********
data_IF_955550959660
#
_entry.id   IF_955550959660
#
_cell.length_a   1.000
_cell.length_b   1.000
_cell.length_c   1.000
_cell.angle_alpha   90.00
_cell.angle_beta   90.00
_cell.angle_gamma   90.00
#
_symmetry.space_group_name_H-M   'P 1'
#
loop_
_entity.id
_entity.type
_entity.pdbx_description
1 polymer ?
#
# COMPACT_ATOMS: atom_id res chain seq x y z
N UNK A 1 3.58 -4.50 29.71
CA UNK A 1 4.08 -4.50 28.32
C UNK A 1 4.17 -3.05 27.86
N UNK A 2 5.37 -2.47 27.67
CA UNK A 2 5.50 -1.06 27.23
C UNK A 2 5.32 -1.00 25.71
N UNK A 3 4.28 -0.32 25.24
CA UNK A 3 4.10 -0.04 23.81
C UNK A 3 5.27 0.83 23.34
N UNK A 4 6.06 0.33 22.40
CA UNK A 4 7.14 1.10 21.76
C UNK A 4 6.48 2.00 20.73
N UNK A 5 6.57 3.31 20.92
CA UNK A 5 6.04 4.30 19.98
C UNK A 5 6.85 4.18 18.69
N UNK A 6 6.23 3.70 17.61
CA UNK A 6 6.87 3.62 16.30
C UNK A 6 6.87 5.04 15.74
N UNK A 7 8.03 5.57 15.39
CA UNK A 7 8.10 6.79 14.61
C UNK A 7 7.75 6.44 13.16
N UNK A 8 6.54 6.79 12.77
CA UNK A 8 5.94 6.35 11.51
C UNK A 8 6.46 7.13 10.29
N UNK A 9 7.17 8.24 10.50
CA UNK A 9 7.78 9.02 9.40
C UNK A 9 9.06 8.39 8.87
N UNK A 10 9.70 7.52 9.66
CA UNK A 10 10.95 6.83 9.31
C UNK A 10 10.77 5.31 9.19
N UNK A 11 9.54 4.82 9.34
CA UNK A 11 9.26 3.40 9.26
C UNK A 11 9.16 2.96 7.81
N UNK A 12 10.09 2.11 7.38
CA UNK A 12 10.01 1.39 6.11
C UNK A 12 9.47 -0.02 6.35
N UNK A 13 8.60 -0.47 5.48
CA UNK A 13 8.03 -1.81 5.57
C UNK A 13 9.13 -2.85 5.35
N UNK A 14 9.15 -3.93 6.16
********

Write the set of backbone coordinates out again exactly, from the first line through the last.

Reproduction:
data_IF_955550959660
#
_entry.id   IF_955550959660
#
_cell.length_a   1.000
_cell.length_b   1.000
_cell.length_c   1.000
_cell.angle_alpha   90.00
_cell.angle_beta   90.00
_cell.angle_gamma   90.00
#
_symmetry.space_group_name_H-M   'P 1'
#
loop_
_entity.id
_entity.type
_entity.pdbx_description
1 polymer ?
#
# COMPACT_ATOMS: atom_id res chain seq x y z
N UNK A 1 3.58 -4.50 29.71
CA UNK A 1 4.08 -4.50 28.32
C UNK A 1 4.17 -3.05 27.86
N UNK A 2 5.37 -2.47 27.67
CA UNK A 2 5.50 -1.06 27.23
C UNK A 2 5.32 -1.00 25.71
N UNK A 3 4.28 -0.32 25.24
CA UNK A 3 4.10 -0.04 23.81
C UNK A 3 5.27 0.83 23.34
N UNK A 4 6.06 0.33 22.40
CA UNK A 4 7.14 1.10 21.76
C UNK A 4 6.48 2.00 20.73
N UNK A 5 6.57 3.31 20.92
CA UNK A 5 6.04 4.30 19.98
C UNK A 5 6.85 4.18 18.69
N UNK A 6 6.23 3.70 17.61
CA UNK A 6 6.87 3.62 16.30
C UNK A 6 6.87 5.04 15.74
N UNK A 7 8.03 5.57 15.39
CA UNK A 7 8.10 6.79 14.61
C UNK A 7 7.75 6.44 13.16
N UNK A 8 6.54 6.79 12.77
CA UNK A 8 5.94 6.35 11.51
C UNK A 8 6.46 7.13 10.29
N UNK A 9 7.17 8.24 10.50
CA UNK A 9 7.78 9.02 9.40
C UNK A 9 9.06 8.39 8.87
N UNK A 10 9.70 7.52 9.66
CA UNK A 10 10.95 6.83 9.31
C UNK A 10 10.77 5.31 9.19
N UNK A 11 9.54 4.82 9.34
CA UNK A 11 9.26 3.40 9.26
C UNK A 11 9.16 2.96 7.81
N UNK A 12 10.09 2.11 7.38
CA UNK A 12 10.01 1.39 6.11
C UNK A 12 9.47 -0.02 6.35
N UNK A 13 8.60 -0.47 5.48
CA UNK A 13 8.03 -1.81 5.57
C UNK A 13 9.13 -2.85 5.35
N UNK A 14 9.15 -3.93 6.16